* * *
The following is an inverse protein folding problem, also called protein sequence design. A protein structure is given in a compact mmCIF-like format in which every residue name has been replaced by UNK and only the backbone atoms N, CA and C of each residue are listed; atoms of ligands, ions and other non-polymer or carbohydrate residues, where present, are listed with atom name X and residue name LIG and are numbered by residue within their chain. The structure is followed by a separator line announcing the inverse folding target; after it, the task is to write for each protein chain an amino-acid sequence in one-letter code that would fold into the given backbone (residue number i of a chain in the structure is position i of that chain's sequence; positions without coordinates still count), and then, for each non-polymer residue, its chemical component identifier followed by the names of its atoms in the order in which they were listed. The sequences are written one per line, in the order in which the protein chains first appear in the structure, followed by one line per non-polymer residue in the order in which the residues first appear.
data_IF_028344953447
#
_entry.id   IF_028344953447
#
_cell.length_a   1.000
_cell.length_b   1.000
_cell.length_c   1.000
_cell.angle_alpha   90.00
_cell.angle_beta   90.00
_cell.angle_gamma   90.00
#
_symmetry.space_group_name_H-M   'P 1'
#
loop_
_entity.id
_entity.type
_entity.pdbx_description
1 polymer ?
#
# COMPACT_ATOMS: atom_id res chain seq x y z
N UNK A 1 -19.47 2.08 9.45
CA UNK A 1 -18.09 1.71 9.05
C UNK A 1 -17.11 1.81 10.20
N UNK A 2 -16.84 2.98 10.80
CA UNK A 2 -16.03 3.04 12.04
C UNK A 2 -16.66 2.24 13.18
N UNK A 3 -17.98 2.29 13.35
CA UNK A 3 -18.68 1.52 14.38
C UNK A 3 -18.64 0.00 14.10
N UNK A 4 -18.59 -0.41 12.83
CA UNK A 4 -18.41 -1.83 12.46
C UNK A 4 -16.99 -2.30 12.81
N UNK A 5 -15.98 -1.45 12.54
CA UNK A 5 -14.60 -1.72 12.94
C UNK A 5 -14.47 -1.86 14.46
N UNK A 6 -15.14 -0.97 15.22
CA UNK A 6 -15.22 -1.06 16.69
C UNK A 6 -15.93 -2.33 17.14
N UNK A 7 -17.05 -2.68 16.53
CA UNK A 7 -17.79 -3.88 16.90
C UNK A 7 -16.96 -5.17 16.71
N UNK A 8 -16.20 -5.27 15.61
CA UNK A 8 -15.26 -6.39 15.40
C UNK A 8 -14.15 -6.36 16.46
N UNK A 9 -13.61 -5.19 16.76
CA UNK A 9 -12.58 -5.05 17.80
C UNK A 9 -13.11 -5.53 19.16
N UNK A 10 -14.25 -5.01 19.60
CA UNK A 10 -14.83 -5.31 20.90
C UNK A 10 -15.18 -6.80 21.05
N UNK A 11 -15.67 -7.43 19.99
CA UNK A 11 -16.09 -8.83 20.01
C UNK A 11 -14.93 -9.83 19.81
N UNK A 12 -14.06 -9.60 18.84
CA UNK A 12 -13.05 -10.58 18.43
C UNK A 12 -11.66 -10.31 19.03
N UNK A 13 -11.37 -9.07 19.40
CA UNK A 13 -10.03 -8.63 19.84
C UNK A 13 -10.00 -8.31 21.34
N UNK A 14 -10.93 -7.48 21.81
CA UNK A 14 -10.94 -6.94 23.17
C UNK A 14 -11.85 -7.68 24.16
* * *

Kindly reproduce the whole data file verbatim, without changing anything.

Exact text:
The following is an inverse protein folding problem, also called protein sequence design. A protein structure is given in a compact mmCIF-like format in which every residue name has been replaced by UNK and only the backbone atoms N, CA and C of each residue are listed; atoms of ligands, ions and other non-polymer or carbohydrate residues, where present, are listed with atom name X and residue name LIG and are numbered by residue within their chain. The structure is followed by a separator line announcing the inverse folding target; after it, the task is to write for each protein chain an amino-acid sequence in one-letter code that would fold into the given backbone (residue number i of a chain in the structure is position i of that chain's sequence; positions without coordinates still count), and then, for each non-polymer residue, its chemical component identifier followed by the names of its atoms in the order in which they were listed. The sequences are written one per line, in the order in which the protein chains first appear in the structure, followed by one line per non-polymer residue in the order in which the residues first appear.
data_IF_028344953447
#
_entry.id   IF_028344953447
#
_cell.length_a   1.000
_cell.length_b   1.000
_cell.length_c   1.000
_cell.angle_alpha   90.00
_cell.angle_beta   90.00
_cell.angle_gamma   90.00
#
_symmetry.space_group_name_H-M   'P 1'
#
loop_
_entity.id
_entity.type
_entity.pdbx_description
1 polymer ?
#
# COMPACT_ATOMS: atom_id res chain seq x y z
N UNK A 1 -19.47 2.08 9.45
CA UNK A 1 -18.09 1.71 9.05
C UNK A 1 -17.11 1.81 10.20
N UNK A 2 -16.84 2.98 10.80
CA UNK A 2 -16.03 3.04 12.04
C UNK A 2 -16.66 2.24 13.18
N UNK A 3 -17.98 2.29 13.35
CA UNK A 3 -18.68 1.52 14.38
C UNK A 3 -18.64 0.00 14.10
N UNK A 4 -18.59 -0.41 12.83
CA UNK A 4 -18.41 -1.83 12.46
C UNK A 4 -16.99 -2.30 12.81
N UNK A 5 -15.98 -1.45 12.54
CA UNK A 5 -14.60 -1.72 12.94
C UNK A 5 -14.47 -1.86 14.46
N UNK A 6 -15.14 -0.97 15.22
CA UNK A 6 -15.22 -1.06 16.69
C UNK A 6 -15.93 -2.33 17.14
N UNK A 7 -17.05 -2.68 16.53
CA UNK A 7 -17.79 -3.88 16.90
C UNK A 7 -16.96 -5.17 16.71
N UNK A 8 -16.20 -5.27 15.61
CA UNK A 8 -15.26 -6.39 15.40
C UNK A 8 -14.15 -6.36 16.46
N UNK A 9 -13.61 -5.19 16.76
CA UNK A 9 -12.58 -5.05 17.80
C UNK A 9 -13.11 -5.53 19.16
N UNK A 10 -14.25 -5.01 19.60
CA UNK A 10 -14.83 -5.31 20.90
C UNK A 10 -15.18 -6.80 21.05
N UNK A 11 -15.67 -7.43 19.99
CA UNK A 11 -16.09 -8.83 20.01
C UNK A 11 -14.93 -9.83 19.81
N UNK A 12 -14.06 -9.60 18.84
CA UNK A 12 -13.05 -10.58 18.43
C UNK A 12 -11.66 -10.31 19.03
N UNK A 13 -11.37 -9.07 19.40
CA UNK A 13 -10.03 -8.63 19.84
C UNK A 13 -10.00 -8.31 21.34
N UNK A 14 -10.93 -7.48 21.81
CA UNK A 14 -10.94 -6.94 23.17
C UNK A 14 -11.85 -7.68 24.16